In the ever-expanding Annals of Hubris and Delusion, we turn to recent comments made by two distinguished physicists who appear to have caught the same strain of Space Fever presently burning through the ranks of the world’s billionaires. First up: Freeman Dyson, in the pages of the New York Review of Books:
Words shocking in their shallowness, from a scientist of such stature: what evidence can Dyson summon to justify his view that humans merit such an expanded role, as “creators of a living universe”?
The historical and environmental record actually suggests the opposite, namely that we destroy and contaminate everything that comes within our grasp. Untethered from any empirically grounded evidence, Dyson sounds like a fairground barker, urging dim punters to pony up for the ET Fun House.
Then we have Stephen Hawking, writing in the Guardian:
Oh my. First, Hawking takes note of the “ever-increasing risk” of being wiped out; yet somehow this does not diminish his ardor for signing up for one of Dyson’s Ark “seeds”, conveyed we suppose by the likes of Bezos and Musk.
Rather than confront the limitless appetite for violence and environmental damage exhibited in centuries of human behavior, and the consequent implications for evolutionary biology, Dyson and Hawking become mouthpieces for a Grand Exit Strategy for those who have amassed sufficient plunder: ad astra!
DP correspondent Jon Swan writes:
It is more thrilling to imagine finding life – even if it is only a speck of bacteria – deep within a frozen ocean of another planet, which Congress has directed NASA to do in its Europa mission, the centerpiece of its Ocean Worlds Exploration Program, than to try to heal a wounded planet. And more thrilling yet to imagine establishing human colonies in space, as billionaire Elon Musk hopes to do on Mars, and as do even such respected scientists as Freeman Dyson and Stephen Hawking, who, in his latest book, writes, “I think the human race has no future if it doesn’t go to space.”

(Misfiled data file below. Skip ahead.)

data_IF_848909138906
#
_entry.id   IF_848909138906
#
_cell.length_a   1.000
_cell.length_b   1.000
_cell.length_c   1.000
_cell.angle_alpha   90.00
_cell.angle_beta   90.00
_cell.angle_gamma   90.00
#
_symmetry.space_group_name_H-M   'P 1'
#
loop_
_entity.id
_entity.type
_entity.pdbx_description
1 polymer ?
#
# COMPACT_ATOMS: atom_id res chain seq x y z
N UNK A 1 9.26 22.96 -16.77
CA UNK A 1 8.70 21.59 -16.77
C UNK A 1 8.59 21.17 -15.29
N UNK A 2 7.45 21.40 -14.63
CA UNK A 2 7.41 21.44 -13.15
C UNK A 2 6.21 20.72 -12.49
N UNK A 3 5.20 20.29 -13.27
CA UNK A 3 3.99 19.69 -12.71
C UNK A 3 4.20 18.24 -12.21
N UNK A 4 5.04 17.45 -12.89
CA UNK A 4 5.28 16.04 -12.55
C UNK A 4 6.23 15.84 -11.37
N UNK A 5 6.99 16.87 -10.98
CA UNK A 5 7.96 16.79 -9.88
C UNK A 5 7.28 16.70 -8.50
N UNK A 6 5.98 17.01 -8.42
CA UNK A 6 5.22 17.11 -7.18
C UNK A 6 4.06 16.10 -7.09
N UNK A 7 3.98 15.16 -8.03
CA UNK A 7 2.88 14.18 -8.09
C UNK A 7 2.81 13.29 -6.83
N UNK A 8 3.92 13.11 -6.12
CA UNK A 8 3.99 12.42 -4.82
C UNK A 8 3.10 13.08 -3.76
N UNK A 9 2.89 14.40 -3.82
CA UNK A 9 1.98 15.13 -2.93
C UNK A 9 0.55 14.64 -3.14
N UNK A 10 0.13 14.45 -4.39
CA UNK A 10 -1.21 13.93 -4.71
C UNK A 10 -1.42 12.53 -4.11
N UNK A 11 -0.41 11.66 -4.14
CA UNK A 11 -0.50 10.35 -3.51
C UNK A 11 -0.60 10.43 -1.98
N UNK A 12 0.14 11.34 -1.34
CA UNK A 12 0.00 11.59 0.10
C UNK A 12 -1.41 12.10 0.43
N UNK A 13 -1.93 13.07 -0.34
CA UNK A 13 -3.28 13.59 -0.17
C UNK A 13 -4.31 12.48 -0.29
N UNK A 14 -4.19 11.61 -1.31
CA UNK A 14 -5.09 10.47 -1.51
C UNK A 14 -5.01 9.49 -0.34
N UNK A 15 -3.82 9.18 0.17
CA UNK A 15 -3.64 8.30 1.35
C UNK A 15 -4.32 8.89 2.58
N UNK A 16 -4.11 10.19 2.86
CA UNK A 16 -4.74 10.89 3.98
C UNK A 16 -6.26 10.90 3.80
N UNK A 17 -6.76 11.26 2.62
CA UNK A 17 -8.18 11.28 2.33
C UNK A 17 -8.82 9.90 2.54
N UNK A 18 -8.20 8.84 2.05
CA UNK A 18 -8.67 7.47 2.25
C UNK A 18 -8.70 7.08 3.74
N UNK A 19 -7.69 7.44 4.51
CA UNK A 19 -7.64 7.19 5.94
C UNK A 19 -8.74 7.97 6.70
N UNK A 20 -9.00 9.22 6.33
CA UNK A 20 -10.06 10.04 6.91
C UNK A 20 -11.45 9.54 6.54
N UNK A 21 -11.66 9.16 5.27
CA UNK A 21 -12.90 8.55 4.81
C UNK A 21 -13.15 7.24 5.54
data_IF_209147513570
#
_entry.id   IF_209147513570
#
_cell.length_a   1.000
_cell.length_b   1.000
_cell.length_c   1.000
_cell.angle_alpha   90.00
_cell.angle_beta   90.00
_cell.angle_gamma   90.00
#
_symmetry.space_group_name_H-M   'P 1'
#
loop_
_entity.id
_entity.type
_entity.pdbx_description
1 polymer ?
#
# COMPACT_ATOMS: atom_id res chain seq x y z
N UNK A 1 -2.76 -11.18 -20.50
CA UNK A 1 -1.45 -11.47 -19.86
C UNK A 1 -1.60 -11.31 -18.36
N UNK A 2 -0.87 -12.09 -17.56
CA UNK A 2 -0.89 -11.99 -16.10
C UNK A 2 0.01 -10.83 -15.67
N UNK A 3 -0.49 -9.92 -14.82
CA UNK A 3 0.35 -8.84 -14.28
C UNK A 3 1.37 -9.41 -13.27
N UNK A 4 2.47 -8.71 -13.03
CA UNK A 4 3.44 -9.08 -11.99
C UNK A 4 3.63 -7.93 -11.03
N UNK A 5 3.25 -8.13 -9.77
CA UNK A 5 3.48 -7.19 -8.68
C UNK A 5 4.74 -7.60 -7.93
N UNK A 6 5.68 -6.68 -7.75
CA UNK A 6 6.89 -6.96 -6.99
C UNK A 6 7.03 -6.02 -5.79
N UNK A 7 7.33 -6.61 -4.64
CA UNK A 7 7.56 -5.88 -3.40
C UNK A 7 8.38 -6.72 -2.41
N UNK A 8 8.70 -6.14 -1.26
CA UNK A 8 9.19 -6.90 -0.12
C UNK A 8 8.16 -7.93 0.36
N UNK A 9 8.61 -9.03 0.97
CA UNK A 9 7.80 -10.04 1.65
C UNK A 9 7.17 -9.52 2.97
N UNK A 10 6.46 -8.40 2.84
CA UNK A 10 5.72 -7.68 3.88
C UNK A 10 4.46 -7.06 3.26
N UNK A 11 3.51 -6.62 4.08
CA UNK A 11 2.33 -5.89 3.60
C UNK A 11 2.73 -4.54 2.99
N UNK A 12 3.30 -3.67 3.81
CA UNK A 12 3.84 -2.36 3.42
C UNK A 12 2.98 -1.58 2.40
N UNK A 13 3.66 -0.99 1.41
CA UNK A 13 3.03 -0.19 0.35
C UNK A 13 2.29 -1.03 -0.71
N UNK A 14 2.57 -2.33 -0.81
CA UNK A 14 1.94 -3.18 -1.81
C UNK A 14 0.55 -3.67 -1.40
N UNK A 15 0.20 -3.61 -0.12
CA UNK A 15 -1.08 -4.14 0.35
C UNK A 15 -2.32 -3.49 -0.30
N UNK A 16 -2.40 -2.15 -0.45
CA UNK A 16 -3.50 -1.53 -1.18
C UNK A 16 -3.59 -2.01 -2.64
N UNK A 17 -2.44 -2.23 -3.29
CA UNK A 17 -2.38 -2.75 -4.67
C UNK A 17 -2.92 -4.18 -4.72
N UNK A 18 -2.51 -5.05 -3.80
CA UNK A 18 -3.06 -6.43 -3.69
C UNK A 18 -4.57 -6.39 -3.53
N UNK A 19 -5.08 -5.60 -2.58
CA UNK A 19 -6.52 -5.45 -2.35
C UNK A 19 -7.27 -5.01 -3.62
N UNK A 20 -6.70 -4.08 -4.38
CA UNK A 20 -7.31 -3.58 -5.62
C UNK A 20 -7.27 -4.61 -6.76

There can be little doubt that our species will wiped out on the planet that gave birth to us if we turn away from the reality that surrounds us and focus our hopes and dreams — and spend our treasure — on starting a new life in outer space. But is a species that is willing to turn its back on the plight of seven, eight, and soon nine billion lives and to spend billions on providing for the escape of a privileged few worth preserving?
A very good question; and as the Cold War heats up all over again, we suggest a far more plausible endgame for the human adventure, one more consistent with the scientific and historical evidence: